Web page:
The intensive inpatient treatment program of alcohol dependence in Korea usually provides a 2 or 3-step program that takes 6-10 weeks to complete in a closed ward. Step 1 comprises 1-2 weeks of detoxification and basic education. This is followed by 4-8 weeks of intensive education (Step 2). Some mental hospitals provide 2 weeks of intensive education in a closed or semi-closed ward (Step 2) and 6 weeks in an open ward (Step 3). These programs include 12-step alcohol treatment, CBT, art therapy, group PT, individual PT, self-help therapy, meditation and medication.
Outpatient individual and group PT
In Korea, individual PT for alcoholism generally has a supportive PT mode and consists of sessions every 2 to 4 weeks lasting 15 to 30 min per session in a standard outpatient setting. Group PT has a cognitive-behavioral PT mode and consists of weekly group meeting, each lasting 60-90 min, usually administered by 1 psychiatrist and 1 nurse or social worker. Group members have the opportunity to obtain peer support and experts' comments and to model their behavior after that of others in the group.
Kim et al. (18
) performed a long-term comparative trial with an aim of evaluating the effectiveness of continuing group PT for Korean outpatients with alcohol dependence. This study, which was undertaken for 6 yr, was a quasi-experimental trial with 177 alcohol-dependent patients who had completed 10-week inpatient alcohol treatment program each. Group PT was a cognitive-behavioral PT mode, and individual PT was a supportive PT mode in an outpatient setting. Abstinence rates of the combined PT group (outpatient individual PT plus group PT, n=94) were significantly higher relative to those of the outpatient individual PT-only group (comparison group, n=83) (log rank [Mantel-Cox], chi-squared=22.58, df=1, P
<0.001). Outpatient group PT was a significant predictive factor for the alcohol abstinence rate (B=-0.710, df=1, P
<0.001, Exp [B]=0.492, [95% confidence interval (CI): 0.355-0.680]), and even after controlling for confounding factors, outpatient group PT was a significant predictive factor for the alcohol abstinence rate (B=-0.671, df=1, P
<0.001, Exp [B]=0.511, [95% CI: 0.366-0.715]). Our findings indicate that for patients with alcohol dependence, who had completed the inpatient alcohol treatment, outpatient group PT appears to be an effective form of continuing care or aftercare within the context of an outpatient service system in Korea.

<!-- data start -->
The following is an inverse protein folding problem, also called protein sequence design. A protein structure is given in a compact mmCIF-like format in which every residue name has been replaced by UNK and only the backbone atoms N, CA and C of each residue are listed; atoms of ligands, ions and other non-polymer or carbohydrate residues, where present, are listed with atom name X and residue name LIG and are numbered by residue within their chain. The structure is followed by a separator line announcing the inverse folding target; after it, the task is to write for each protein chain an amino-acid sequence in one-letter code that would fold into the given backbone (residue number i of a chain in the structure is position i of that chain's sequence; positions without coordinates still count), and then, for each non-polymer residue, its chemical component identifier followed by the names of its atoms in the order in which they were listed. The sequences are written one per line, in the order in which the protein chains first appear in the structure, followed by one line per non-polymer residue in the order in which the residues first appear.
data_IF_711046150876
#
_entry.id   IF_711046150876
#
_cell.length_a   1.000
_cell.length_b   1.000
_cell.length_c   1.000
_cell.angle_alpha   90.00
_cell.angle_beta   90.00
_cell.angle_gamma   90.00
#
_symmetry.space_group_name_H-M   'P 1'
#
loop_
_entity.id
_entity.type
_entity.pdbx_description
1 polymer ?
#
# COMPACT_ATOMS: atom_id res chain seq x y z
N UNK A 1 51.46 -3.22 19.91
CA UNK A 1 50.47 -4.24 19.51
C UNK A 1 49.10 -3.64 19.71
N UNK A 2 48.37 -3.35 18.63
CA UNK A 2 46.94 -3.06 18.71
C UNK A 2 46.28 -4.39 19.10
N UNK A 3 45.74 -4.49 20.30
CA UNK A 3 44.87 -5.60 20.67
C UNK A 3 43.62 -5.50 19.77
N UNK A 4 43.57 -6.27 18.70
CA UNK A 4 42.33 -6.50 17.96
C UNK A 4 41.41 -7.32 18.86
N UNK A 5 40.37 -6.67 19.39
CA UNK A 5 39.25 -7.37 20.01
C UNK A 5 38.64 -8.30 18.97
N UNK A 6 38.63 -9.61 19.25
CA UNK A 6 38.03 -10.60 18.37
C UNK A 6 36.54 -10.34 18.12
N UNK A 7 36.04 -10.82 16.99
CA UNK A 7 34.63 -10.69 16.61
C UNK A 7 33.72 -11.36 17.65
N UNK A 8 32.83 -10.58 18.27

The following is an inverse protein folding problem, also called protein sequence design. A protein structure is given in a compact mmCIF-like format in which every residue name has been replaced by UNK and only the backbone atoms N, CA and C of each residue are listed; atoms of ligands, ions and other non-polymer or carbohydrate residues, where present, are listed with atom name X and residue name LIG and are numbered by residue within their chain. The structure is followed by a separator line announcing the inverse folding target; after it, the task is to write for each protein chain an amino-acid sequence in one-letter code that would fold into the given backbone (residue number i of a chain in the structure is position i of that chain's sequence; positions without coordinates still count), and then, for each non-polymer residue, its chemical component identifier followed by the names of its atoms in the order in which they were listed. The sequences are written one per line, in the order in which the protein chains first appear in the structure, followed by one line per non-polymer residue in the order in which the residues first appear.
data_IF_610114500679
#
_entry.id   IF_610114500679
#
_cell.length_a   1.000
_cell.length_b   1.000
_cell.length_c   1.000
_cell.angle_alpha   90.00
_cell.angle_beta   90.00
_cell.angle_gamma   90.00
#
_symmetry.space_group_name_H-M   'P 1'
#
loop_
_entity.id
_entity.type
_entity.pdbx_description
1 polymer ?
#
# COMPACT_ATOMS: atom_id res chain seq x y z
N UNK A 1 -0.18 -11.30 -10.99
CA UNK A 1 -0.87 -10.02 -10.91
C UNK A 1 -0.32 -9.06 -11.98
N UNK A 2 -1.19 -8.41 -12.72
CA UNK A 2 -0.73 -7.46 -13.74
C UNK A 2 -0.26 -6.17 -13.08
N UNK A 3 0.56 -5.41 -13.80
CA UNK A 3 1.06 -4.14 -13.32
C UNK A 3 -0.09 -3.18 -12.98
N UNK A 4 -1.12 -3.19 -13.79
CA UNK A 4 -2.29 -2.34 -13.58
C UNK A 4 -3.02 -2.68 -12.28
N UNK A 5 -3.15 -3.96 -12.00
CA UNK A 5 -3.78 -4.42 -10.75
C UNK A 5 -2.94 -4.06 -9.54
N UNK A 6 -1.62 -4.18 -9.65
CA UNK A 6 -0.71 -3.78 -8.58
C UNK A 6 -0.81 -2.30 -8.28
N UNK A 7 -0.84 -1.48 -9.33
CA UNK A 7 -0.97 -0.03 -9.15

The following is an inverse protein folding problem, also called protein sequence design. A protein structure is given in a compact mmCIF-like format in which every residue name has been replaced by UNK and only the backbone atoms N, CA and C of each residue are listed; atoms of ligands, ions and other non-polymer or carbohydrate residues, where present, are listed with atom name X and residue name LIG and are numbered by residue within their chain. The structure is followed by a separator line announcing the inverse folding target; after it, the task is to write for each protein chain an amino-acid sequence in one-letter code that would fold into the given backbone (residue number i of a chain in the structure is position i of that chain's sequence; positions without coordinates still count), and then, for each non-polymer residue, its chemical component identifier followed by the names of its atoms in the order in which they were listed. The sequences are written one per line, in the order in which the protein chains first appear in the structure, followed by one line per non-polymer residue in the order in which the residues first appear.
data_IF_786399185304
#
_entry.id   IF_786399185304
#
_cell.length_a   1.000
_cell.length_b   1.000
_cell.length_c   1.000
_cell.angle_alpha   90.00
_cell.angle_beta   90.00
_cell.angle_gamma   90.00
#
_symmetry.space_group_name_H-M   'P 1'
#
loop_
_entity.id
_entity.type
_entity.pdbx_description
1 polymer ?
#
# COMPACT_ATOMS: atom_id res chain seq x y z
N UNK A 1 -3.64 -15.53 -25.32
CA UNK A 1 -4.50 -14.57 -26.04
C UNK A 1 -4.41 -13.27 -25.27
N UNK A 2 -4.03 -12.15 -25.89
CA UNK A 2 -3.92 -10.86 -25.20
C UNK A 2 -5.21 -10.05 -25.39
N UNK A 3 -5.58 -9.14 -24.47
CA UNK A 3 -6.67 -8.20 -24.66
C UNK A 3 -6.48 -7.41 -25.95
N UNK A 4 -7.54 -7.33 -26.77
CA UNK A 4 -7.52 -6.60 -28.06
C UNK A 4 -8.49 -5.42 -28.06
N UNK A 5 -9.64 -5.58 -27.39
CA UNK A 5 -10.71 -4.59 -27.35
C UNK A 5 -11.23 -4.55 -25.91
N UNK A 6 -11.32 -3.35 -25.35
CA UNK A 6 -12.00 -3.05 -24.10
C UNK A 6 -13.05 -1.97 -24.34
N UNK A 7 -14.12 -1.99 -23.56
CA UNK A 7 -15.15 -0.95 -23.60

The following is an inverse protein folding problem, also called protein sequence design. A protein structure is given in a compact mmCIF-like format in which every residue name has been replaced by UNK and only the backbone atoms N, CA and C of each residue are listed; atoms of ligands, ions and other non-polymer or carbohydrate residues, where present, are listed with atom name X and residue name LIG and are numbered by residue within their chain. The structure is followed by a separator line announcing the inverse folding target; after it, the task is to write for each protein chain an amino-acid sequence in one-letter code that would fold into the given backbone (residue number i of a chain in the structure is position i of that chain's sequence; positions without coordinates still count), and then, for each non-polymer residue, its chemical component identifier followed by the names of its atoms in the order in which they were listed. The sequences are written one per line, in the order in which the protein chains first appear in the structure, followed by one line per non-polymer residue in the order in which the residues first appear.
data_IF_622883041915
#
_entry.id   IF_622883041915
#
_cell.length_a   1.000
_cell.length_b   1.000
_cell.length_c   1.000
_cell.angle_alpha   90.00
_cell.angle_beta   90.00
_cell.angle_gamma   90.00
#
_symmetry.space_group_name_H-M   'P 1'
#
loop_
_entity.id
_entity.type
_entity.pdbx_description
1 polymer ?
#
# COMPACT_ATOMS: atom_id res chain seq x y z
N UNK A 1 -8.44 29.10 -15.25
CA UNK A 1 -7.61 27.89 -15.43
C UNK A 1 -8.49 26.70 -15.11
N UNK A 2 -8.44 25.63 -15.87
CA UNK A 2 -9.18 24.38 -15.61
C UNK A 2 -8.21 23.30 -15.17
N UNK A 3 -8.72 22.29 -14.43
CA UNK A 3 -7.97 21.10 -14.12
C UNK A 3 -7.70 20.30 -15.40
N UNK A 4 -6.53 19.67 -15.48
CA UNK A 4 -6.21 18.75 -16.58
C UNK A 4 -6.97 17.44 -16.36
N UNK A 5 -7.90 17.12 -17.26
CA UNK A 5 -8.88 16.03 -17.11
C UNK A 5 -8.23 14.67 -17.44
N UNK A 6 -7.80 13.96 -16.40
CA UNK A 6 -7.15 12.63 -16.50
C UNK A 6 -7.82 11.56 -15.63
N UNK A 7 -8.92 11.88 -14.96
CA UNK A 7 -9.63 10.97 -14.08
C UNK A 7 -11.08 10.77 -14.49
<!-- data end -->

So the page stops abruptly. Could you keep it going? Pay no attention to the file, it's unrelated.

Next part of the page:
AA was started in 1935 by a New York stockbroker (William Wilson) and an Akron, OH, physician (Robert Smith) in the United States (19
). It is a mutual movement world-wide, which states that the "primary purpose is to stay sober" and aid other alcoholics to achieve abstinence from alcohol. Its objective is to effect enough change in the thought process of alcoholics "to bring about recovery from alcoholism" through a transcendent awakening. Such transcendent awakening is achieved by adhering to the Twelve Steps. In addition, sobriety is furthered by volunteering for AA and regular AA meeting attendance or contact with AA members (20
In Korea, the first AA meeting was held by an Irish priest at a Catholic church in 1983. As of October 2011, 182 meetings have been organized in various locations nationwide. AA in Korea operates actively, and the organization's of the 16th AA Korea International Convention was held in December 2011 (http://www.aakorea.co.kr/
Jung et al. (21
) performed a randomized controlled trial with an aim of evaluating the effects of brief intervention to promote insight among the 41 Korean alcohol-dependent patients who had been admitted to an alcohol treatment center. Patients in the intervention group (IG), while focusing on insight enhancement, participated in the five sessions of brief individual intervention. The IG showed significant improvement (P
<0.05) in the distribution of insight level and in the insight score. However, the control group did not show such significant improvement. As insight has a positive effect on the motivation for treatment, and may play a critical role in the recovery process, this brief form of intervention focused on the insight enhancement may be an effective modality to improve the insight among alcohol-dependent patients.
Virtual reality therapy
Lee et al. (22
) conducted an age, education, alcohol consumption matched trial with the object of evaluating the effects of a virtual reality training program (VRTP) in Korean male alcohol-dependent inpatients. This is the first multisensory stimulation virtual reality therapy for alcohol-dependent patients. The virtual reality therapy (VRT) consisted of a succession of scenes that were associated with relaxation, simulating a high-risk situation (virtual alcohol cues) and then an aversive stimulation. Alcohol-dependent patients were exposed to such sequence of 10 VRTP sessions (VRTP group, n=20) and CBT sessions (CBT group, n=18). The VRTP group displayed a larger reduction in craving, when compared to the CBT group (F=8.73, P=0.01). There was a complete increase in EEG alpha power in Fp2-A2 (z=2.91, P
<0.01) and F8-A2 (z=3.80, P
<0.01) in the pattern of the change of 16 EEG leads in the VRTP group, between the pre-intervention and the 10th VRTP session, but not in the CBT group.